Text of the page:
CHAP- Challenge Handshake Authentication Protocol is a Point-to-point protocol authentication protocol. It is a process of authenticating a user to a network, that could be any server, online or internet service provider. It is used at the start of the link and performs periodic check-ups to see if the router continues to be communicating with the same host. CHAP is primarily used for security purposes.
CHAP ensures that the server sends a challenge to the client after the client establishes a network connection to access a web server. This challenge is received via the same network line. The client uses a hash function to calculate a particular value that is then sent to the server, that match the incoming value against the server’s calculated value. If the value match, the client is granted server access. Otherwise, the connection is automatically terminated. This procedure is randomly adopted by peers and continuously send calculated values to an authenticating server, that continuously authenticates peers based on calculated values.
There are 4 types of CHAP packets:
- Challenge packet: It sent by the authenticator to peer, at the starting of the CHAP 3-way Handshake. It contains Identifier value, value field which contains random value and name field which contains name of the authenticator. The name field is used for password look up.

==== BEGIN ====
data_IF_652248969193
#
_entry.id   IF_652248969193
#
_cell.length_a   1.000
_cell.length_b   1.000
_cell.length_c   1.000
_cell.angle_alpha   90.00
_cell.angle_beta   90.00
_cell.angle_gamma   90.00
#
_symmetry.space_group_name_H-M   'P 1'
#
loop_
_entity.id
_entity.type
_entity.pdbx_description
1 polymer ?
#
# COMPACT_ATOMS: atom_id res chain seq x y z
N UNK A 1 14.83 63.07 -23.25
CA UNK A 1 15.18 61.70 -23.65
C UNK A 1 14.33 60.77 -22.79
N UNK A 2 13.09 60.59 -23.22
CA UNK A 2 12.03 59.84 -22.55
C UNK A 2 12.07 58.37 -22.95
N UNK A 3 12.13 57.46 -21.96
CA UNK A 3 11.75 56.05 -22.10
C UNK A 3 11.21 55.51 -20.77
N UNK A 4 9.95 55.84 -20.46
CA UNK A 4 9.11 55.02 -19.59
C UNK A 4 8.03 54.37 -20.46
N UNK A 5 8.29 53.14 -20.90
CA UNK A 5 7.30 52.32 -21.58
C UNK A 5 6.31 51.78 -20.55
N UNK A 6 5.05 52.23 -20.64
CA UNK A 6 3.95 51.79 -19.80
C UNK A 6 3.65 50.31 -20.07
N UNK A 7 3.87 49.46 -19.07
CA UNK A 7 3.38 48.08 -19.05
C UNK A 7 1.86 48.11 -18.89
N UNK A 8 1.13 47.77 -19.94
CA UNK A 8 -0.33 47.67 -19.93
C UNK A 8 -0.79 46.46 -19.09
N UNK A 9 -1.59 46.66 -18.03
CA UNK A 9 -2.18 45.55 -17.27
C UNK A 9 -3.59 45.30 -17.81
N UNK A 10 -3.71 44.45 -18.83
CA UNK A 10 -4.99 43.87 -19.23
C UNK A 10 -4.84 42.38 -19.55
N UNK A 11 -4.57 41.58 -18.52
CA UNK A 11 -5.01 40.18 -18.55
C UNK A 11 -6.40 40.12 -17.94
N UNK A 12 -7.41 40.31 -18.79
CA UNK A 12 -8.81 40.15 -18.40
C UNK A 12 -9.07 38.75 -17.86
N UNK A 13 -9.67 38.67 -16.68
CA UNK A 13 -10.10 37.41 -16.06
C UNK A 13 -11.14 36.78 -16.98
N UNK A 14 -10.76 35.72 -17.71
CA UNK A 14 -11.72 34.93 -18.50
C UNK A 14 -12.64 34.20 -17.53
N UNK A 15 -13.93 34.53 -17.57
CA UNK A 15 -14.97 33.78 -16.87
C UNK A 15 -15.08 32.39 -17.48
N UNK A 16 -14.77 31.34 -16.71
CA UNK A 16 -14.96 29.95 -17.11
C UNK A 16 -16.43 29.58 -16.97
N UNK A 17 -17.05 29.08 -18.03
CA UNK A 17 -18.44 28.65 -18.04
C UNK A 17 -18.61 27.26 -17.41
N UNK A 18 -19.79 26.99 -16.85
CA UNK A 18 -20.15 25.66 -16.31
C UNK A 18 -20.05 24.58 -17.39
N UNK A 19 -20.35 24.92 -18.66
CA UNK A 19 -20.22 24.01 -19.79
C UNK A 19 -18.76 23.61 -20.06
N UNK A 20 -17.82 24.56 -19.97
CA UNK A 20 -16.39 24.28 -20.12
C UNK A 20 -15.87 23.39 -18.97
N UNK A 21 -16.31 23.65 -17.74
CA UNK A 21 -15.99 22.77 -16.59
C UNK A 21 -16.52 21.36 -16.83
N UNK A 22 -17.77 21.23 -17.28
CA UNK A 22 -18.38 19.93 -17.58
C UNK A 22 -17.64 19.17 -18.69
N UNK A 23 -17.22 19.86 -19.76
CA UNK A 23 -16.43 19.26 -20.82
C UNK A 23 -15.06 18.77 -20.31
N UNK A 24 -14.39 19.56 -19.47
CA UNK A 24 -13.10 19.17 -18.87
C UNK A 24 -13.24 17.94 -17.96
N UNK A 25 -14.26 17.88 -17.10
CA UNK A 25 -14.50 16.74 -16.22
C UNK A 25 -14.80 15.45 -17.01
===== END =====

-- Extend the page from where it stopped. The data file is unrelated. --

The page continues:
- Response Packet: It is used to response to the challenge packet. It contains the value field which contains one-way hash value generated, identifier value and also the name field. The Name field of the Response packet is set to the hostname of the peer router. Now, the Name field of Challenge packet is searched for the password. The router looks up for an entry that matches the username within the Name field of the Challenge packet and gets the password. Then one-way hash value is generated. This value is inserted into the value field of response packet and sent to the authenticator.
- Success packet: Now, the authenticator also performs the same thing by looking up in name field of the response packet and by using that it generates a hash value. If the value generated is same as peer, then the success packet is sent.
- Failure packet: If the generated value is different then, the failure packet is sent to the peer.
Features of CHAP:
- It uses three-way handshaking protocol. First, the authenticator sends a challenge packet to the peer then, the peer responds with a value using its one-way hash function. The authenticator then matches the received value with its own calculated hash value. If the values match then the authentication is acknowledged otherwise, the connection is terminated.
- It uses one-way hash function called MD5.
- It also authenticates periodically to check if the communication is taking place with the same device or not.
- Also, it provides more security than PAP (Password Authentication Procedure) as the value used is changed variably.
- CHAP requires to know the plaintext of the secret as it is never sent over the network.
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